South Africa Bans Foreign Land Ownership
Limiting foreign land ownership an international practice
Pretoria – The Presidency says the practice of limiting land ownership by foreign nationals is an established practice internationally.
President Jacob Zuma announced during the State of the Nation Address (SONA) on 12 February that foreign nationals and juristic persons will not be allowed to own land in South Africa, but will be eligible for long term lease.
“Foreign nationals will not be allowed to own land in South Africa but will be eligible for long term lease. In this regard, the Regulation of Land Holdings Bill will be submitted to Parliament this year,” the President said.
Once the bill is assented to by the President, foreign nationals will only be entitled to long term leasing of land with a minimum of 30 years and will not be allowed to buy land in South Africa.
The bill will also regulate the amount of land that any individual can own -- the limit being 12 000 hectares -- an approximate equivalent of two farms.
“If any single individual owns above that limit, government will buy the excess land and redistribute it. The bill will soon be sent to Cabinet for approval, after which there will be a process of public consultation.
“Thereafter, it will be submitted for the necessary parliamentary procedures before being assented to by the President,” the Presidency said on Saturday.
According to the proposed policy, foreign nationals and juristic persons are understood as non-citizens as well as juristic persons whose dominant shareholder or controller is a foreign controlled enterprise, entity or interest. Therefore, not all immigrants to South Africa will be excluded from land ownership.
This category of foreign nationals that are non-citizens will not be able to own land in freehold from the time the policy is passed into law. They will be allowed a long term lease of 30 to 50 years.
“It is recognised that this cannot apply retrospectively without constitutional infringements and as such those who have already acquired freehold would not have their tenure changed by the passing of the proposed law - the Regulation of Land Holdings Bill.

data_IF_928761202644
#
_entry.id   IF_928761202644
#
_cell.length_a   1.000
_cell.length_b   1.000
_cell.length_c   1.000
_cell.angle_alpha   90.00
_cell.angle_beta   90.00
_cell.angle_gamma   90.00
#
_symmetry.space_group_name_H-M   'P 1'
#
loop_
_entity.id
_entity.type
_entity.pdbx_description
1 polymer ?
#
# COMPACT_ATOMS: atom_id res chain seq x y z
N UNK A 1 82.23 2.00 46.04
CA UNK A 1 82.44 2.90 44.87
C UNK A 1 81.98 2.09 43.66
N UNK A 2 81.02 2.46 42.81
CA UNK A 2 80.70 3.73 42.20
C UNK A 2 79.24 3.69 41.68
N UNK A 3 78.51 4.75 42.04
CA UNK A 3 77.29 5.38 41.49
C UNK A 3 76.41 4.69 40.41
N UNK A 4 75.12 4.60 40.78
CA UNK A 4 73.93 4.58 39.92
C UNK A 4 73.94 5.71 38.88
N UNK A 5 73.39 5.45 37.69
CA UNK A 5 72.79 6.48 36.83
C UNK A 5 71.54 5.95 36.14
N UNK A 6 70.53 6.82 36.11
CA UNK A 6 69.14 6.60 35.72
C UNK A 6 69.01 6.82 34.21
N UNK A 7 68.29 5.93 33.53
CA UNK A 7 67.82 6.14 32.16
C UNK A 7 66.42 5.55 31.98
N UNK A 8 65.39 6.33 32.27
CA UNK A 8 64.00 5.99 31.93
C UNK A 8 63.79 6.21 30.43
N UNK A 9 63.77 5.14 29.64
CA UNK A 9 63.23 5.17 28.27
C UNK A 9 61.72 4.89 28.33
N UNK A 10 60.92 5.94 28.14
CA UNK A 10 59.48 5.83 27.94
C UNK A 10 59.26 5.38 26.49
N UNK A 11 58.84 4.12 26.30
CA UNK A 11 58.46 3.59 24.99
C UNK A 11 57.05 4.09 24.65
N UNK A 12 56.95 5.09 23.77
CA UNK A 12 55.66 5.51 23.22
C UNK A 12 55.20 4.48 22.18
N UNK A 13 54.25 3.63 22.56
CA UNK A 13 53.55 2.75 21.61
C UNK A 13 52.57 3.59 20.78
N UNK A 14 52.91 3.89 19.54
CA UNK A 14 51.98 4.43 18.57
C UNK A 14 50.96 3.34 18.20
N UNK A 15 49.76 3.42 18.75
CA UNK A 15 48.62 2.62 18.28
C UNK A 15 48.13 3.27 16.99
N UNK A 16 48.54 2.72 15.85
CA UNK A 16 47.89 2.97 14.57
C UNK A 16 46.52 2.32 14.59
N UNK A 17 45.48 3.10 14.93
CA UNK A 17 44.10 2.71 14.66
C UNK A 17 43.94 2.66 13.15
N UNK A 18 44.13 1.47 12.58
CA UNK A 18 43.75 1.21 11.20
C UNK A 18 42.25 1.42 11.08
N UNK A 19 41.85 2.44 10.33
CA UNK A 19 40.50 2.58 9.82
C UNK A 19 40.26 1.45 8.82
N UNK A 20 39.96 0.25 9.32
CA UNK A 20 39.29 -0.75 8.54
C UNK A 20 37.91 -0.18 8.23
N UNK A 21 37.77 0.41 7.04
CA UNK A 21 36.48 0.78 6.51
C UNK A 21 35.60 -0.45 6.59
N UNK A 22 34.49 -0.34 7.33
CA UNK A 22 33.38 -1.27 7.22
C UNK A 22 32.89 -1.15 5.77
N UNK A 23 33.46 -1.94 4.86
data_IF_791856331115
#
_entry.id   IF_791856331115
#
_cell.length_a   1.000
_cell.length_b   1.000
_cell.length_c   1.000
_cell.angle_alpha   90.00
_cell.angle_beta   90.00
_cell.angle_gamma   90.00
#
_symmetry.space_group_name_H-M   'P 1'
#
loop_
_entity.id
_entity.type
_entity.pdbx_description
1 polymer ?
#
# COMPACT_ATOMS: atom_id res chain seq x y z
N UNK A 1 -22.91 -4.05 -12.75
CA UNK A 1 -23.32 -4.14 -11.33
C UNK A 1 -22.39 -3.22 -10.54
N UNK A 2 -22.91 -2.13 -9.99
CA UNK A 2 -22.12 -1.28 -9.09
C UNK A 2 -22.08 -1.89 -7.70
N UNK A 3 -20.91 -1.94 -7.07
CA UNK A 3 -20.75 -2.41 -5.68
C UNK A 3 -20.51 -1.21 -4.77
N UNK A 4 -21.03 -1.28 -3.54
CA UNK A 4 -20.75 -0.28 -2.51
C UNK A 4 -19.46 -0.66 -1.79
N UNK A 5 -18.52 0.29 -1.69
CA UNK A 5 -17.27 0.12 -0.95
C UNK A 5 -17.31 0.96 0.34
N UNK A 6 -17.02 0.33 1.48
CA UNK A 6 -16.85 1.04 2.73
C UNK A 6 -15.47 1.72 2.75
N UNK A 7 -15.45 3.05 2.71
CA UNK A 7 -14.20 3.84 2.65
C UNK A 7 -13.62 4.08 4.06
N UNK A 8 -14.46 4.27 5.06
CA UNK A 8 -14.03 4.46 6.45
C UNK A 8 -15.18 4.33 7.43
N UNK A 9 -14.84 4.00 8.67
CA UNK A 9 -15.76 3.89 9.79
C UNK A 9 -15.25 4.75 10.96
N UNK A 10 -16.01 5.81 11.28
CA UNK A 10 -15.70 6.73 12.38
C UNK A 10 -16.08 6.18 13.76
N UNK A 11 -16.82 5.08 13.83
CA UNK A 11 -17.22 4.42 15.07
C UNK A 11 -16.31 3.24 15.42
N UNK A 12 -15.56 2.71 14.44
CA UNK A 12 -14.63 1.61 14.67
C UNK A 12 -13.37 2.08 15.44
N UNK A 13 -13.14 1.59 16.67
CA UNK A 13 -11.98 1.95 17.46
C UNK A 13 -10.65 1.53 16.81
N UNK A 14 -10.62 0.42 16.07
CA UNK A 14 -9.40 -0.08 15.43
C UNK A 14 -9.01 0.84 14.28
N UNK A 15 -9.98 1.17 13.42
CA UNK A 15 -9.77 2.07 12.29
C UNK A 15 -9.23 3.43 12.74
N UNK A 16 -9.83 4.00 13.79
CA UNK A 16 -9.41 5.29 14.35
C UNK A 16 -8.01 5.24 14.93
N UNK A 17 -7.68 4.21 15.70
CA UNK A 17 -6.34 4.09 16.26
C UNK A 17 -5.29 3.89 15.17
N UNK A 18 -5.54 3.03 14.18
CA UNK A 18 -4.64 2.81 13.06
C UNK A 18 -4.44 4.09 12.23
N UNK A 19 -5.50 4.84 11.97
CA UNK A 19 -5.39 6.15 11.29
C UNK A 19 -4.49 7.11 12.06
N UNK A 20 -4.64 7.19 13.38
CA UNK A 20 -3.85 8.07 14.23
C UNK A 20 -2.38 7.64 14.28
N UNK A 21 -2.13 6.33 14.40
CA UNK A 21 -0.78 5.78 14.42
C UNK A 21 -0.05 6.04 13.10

“However, in such instances the Right of First Refusal will apply in favour of another South African citizen in freehold or the State if the land is deemed strategic,” said the Presidency.
Protecting environmentally and security sensitive land
Furthermore, environmentally and security sensitive land as well as land that is of historic and cultural significance, and strategic land (for land reform and socio-economic development) will be classified by law and land ownership by foreign nationals in these areas will be discouraged.
The policy will be affected through a call for compulsory land holdings disclosures.
“These disclosures will be in terms of race, nationality, gender, extent of land owned and its use. The process will be managed through a Land Commission established… to call for these disclosures, collect and assess the information and maintain it in collaboration with the national deeds registry,” said the Presidency.
The policy seeks to address problems including the need to secure limited land for food security and address the land injustice of more than 300 years of colonialism and apartheid.
The Presidency said in many instances, high value agricultural land has had its use changed to luxury and leisure uses and environmentally sensitive land has also been inappropriately developed.
In some parts of the country, escalations in prices have been experienced, which have made land in these areas inaccessible to citizens.
“The proposed policy makes provisions for exemptions to access lands in classified areas based on certain conditions, primarily developmental,” said the Presidency. - SAnews.gov.za